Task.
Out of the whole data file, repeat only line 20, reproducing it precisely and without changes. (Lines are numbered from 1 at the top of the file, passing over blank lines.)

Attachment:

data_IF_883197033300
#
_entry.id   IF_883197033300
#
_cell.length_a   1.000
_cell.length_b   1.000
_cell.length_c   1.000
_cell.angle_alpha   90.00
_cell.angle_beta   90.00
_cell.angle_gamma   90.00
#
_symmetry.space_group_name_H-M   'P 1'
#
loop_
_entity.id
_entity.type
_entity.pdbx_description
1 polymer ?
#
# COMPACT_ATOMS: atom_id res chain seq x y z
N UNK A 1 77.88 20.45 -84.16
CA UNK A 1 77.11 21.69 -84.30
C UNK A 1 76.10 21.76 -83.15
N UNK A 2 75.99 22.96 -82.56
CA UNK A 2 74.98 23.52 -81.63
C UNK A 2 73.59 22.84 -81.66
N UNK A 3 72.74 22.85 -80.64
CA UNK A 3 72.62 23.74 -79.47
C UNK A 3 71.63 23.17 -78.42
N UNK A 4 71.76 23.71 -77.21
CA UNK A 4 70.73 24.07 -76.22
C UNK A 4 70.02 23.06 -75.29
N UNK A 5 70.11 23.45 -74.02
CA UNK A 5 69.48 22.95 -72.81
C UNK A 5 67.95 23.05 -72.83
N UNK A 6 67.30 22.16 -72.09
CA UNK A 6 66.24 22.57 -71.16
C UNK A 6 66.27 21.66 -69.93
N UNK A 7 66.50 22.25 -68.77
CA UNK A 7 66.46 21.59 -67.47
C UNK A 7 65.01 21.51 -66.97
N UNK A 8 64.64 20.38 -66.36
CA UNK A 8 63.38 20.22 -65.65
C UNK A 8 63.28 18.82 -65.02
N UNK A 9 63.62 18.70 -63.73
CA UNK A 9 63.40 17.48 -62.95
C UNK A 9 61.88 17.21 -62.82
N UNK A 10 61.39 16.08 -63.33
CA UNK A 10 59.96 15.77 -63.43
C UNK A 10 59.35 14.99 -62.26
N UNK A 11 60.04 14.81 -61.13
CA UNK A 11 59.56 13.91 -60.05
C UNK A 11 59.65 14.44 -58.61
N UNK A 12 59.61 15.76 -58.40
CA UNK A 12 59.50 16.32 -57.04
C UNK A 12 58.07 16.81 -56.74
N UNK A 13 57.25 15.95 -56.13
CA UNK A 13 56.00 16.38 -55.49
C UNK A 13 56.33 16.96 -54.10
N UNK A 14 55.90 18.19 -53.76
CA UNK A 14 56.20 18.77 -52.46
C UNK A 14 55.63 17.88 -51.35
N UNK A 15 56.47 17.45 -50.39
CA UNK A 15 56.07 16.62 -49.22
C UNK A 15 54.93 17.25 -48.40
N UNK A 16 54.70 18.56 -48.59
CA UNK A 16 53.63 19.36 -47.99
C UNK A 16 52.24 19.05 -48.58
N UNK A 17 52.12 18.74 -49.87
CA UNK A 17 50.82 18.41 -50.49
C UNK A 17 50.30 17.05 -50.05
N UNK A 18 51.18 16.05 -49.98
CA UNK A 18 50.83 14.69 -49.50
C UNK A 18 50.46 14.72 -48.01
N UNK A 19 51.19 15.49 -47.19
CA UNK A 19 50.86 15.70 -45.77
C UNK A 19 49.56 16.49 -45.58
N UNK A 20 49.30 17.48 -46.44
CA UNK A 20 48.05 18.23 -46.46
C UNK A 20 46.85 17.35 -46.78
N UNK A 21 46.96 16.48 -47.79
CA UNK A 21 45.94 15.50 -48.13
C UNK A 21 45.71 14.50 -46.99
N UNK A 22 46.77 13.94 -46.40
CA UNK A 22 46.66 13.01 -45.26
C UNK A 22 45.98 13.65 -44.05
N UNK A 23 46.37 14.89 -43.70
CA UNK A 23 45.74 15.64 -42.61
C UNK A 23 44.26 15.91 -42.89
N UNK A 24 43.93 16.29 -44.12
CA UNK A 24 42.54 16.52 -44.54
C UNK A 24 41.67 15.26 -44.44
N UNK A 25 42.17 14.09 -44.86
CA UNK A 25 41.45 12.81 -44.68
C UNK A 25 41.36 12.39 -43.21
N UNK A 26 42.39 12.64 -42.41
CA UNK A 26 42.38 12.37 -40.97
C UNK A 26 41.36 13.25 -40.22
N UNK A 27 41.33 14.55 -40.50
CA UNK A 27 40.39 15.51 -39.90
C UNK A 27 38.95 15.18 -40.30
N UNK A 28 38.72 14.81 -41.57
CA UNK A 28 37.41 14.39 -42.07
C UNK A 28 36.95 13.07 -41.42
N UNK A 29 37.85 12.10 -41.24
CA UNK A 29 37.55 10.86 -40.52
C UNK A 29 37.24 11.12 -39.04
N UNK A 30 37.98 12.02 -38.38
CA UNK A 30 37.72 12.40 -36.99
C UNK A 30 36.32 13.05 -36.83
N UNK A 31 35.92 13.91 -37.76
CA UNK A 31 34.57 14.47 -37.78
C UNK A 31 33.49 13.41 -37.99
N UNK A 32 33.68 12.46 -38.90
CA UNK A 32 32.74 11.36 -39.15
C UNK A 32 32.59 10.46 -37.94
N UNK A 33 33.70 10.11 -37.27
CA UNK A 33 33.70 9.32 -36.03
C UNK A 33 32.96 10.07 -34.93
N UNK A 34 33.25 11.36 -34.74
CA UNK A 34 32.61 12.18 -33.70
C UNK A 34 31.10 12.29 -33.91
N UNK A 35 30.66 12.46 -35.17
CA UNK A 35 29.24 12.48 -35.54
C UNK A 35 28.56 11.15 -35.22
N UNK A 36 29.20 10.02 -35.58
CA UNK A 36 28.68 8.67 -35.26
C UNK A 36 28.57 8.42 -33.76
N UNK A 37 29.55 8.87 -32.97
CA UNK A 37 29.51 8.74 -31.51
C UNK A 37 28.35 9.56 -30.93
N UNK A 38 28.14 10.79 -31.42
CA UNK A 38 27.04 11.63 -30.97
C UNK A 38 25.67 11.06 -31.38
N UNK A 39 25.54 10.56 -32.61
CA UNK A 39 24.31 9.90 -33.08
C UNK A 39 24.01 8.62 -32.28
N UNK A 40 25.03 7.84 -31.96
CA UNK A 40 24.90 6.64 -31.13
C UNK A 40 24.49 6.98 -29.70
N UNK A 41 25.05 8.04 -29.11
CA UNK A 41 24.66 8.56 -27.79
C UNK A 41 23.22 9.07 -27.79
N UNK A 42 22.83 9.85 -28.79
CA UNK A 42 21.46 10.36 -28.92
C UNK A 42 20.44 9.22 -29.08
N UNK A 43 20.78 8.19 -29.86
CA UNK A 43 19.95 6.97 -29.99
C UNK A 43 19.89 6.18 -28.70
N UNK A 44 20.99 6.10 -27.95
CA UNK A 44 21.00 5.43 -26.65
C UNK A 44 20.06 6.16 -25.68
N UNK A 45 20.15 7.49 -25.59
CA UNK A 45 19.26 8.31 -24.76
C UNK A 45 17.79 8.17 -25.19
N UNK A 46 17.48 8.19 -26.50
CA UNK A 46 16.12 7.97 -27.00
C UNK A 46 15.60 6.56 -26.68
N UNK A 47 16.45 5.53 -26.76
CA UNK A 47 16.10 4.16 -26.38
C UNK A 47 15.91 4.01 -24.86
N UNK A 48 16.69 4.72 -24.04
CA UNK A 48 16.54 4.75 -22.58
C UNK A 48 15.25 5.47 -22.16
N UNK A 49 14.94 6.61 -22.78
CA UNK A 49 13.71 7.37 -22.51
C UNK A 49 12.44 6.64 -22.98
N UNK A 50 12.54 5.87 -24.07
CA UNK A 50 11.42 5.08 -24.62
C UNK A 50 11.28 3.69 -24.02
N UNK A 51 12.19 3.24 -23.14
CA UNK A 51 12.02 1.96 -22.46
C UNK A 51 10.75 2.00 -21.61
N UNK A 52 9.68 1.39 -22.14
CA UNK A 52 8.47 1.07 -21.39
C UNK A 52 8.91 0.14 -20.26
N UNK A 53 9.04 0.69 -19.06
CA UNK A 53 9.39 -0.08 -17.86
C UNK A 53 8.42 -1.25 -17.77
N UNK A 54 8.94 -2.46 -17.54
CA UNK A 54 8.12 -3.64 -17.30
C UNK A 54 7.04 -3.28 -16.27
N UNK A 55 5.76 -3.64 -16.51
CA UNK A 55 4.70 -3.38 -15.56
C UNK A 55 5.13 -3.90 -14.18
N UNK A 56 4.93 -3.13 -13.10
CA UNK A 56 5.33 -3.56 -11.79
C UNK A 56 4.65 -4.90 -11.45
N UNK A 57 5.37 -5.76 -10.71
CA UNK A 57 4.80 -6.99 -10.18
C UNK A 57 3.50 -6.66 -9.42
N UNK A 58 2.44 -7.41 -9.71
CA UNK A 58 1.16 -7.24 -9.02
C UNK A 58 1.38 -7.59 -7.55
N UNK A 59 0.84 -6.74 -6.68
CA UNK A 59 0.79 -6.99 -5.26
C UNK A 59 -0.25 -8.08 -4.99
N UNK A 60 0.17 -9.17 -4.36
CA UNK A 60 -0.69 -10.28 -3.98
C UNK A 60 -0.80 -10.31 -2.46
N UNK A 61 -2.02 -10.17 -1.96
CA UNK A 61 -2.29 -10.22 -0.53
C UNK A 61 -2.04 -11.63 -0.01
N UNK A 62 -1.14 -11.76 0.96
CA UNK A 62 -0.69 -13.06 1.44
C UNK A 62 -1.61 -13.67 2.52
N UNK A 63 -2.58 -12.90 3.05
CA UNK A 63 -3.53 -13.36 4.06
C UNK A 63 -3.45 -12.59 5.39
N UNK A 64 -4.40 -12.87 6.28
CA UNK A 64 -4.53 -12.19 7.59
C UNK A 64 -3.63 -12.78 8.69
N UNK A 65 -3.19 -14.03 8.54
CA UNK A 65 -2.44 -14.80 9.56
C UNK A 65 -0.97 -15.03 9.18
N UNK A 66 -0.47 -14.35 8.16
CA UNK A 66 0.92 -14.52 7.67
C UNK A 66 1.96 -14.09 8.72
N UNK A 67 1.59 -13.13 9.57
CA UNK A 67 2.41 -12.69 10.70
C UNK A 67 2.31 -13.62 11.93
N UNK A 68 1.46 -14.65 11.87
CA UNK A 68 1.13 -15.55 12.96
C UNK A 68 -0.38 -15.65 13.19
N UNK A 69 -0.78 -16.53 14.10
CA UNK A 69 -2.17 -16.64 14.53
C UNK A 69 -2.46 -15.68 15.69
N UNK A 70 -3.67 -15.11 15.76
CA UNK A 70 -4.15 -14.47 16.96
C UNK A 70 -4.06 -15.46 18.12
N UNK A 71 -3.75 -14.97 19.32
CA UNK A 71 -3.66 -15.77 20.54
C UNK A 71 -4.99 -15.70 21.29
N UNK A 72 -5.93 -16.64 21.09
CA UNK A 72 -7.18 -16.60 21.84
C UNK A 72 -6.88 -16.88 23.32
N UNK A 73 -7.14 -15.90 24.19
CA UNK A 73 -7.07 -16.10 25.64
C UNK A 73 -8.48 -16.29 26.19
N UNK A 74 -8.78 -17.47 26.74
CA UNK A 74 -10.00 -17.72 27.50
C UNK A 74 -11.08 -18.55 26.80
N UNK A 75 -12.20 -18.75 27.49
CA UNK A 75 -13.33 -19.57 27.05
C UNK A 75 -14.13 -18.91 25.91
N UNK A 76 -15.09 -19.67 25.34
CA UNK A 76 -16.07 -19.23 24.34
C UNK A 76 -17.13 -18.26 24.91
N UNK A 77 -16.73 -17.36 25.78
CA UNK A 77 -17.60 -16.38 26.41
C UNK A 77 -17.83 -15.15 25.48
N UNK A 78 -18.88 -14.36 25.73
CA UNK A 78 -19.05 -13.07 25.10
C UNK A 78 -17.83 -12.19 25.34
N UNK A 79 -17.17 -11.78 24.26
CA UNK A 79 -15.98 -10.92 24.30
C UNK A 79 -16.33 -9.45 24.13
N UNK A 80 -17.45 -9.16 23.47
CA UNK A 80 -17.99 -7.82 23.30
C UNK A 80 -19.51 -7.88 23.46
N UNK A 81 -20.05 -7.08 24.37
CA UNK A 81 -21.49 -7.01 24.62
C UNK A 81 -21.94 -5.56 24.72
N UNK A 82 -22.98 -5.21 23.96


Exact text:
# COMPACT_ATOMS: atom_id res chain seq x y z